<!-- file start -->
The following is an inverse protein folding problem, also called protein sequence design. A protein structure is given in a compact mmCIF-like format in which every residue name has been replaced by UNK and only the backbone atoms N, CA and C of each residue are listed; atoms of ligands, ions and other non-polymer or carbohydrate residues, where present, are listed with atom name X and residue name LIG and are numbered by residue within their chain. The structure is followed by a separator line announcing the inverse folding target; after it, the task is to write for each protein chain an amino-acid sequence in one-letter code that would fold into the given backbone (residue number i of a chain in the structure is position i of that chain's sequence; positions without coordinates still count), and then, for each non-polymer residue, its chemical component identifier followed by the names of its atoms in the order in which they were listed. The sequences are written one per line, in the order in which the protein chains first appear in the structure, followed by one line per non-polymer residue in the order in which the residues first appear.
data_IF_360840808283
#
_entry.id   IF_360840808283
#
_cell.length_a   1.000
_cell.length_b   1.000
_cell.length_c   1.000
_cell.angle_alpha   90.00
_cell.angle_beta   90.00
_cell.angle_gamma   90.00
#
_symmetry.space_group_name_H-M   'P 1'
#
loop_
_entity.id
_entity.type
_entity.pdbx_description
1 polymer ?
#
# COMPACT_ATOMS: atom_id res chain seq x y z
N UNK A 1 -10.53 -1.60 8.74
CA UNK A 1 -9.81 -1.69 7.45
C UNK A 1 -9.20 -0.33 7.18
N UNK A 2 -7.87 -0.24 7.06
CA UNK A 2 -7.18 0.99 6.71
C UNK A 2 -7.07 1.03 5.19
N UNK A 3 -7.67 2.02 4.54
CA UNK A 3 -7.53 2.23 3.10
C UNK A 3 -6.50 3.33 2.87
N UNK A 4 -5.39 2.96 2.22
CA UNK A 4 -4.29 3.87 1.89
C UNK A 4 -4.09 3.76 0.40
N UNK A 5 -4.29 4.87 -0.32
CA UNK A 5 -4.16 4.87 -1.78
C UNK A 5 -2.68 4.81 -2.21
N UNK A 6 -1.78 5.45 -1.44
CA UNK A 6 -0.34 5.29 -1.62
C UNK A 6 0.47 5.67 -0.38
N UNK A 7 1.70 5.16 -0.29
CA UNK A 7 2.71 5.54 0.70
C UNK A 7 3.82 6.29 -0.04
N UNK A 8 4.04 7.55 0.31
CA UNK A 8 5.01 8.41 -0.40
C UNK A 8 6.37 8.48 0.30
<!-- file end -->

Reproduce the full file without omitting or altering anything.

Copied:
The following is an inverse protein folding problem, also called protein sequence design. A protein structure is given in a compact mmCIF-like format in which every residue name has been replaced by UNK and only the backbone atoms N, CA and C of each residue are listed; atoms of ligands, ions and other non-polymer or carbohydrate residues, where present, are listed with atom name X and residue name LIG and are numbered by residue within their chain. The structure is followed by a separator line announcing the inverse folding target; after it, the task is to write for each protein chain an amino-acid sequence in one-letter code that would fold into the given backbone (residue number i of a chain in the structure is position i of that chain's sequence; positions without coordinates still count), and then, for each non-polymer residue, its chemical component identifier followed by the names of its atoms in the order in which they were listed. The sequences are written one per line, in the order in which the protein chains first appear in the structure, followed by one line per non-polymer residue in the order in which the residues first appear.
data_IF_360840808283
#
_entry.id   IF_360840808283
#
_cell.length_a   1.000
_cell.length_b   1.000
_cell.length_c   1.000
_cell.angle_alpha   90.00
_cell.angle_beta   90.00
_cell.angle_gamma   90.00
#
_symmetry.space_group_name_H-M   'P 1'
#
loop_
_entity.id
_entity.type
_entity.pdbx_description
1 polymer ?
#
# COMPACT_ATOMS: atom_id res chain seq x y z
N UNK A 1 -10.53 -1.60 8.74
CA UNK A 1 -9.81 -1.69 7.45
C UNK A 1 -9.20 -0.33 7.18
N UNK A 2 -7.87 -0.24 7.06
CA UNK A 2 -7.18 0.99 6.71
C UNK A 2 -7.07 1.03 5.19
N UNK A 3 -7.67 2.02 4.54
CA UNK A 3 -7.53 2.23 3.10
C UNK A 3 -6.50 3.33 2.87
N UNK A 4 -5.39 2.96 2.22
CA UNK A 4 -4.29 3.87 1.89
C UNK A 4 -4.09 3.76 0.40
N UNK A 5 -4.29 4.87 -0.32
CA UNK A 5 -4.16 4.87 -1.78
C UNK A 5 -2.68 4.81 -2.21
N UNK A 6 -1.78 5.45 -1.44
CA UNK A 6 -0.34 5.29 -1.62
C UNK A 6 0.47 5.67 -0.38
N UNK A 7 1.70 5.16 -0.29
CA UNK A 7 2.71 5.54 0.70
C UNK A 7 3.82 6.29 -0.04
N UNK A 8 4.04 7.55 0.31
CA UNK A 8 5.01 8.41 -0.40
C UNK A 8 6.37 8.48 0.30